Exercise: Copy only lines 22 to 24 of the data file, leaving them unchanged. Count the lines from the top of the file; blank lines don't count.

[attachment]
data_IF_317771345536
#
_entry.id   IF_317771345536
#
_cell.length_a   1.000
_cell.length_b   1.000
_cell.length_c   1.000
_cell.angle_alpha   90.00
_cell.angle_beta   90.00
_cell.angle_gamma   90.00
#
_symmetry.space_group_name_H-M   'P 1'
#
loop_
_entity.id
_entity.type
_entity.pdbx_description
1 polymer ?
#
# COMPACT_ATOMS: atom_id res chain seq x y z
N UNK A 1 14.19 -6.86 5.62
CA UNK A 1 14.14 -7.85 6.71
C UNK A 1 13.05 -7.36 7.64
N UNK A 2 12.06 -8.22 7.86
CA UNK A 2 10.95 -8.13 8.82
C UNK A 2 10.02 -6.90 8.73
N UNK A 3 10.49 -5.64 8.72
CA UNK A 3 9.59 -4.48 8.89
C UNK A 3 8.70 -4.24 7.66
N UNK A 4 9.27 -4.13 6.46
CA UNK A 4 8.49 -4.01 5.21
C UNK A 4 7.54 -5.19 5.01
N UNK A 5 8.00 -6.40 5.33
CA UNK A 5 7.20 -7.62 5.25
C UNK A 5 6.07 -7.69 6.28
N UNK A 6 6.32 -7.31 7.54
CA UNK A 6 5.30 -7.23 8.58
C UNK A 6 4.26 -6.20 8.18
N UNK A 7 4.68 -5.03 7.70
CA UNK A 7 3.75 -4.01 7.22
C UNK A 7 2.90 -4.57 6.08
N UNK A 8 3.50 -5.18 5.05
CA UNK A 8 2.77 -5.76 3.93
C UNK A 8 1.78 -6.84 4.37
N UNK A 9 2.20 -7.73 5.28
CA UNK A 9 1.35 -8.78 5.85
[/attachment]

CA UNK A 1 14.14 -7.85 6.71
C UNK A 1 13.05 -7.36 7.64
N UNK A 2 12.06 -8.22 7.86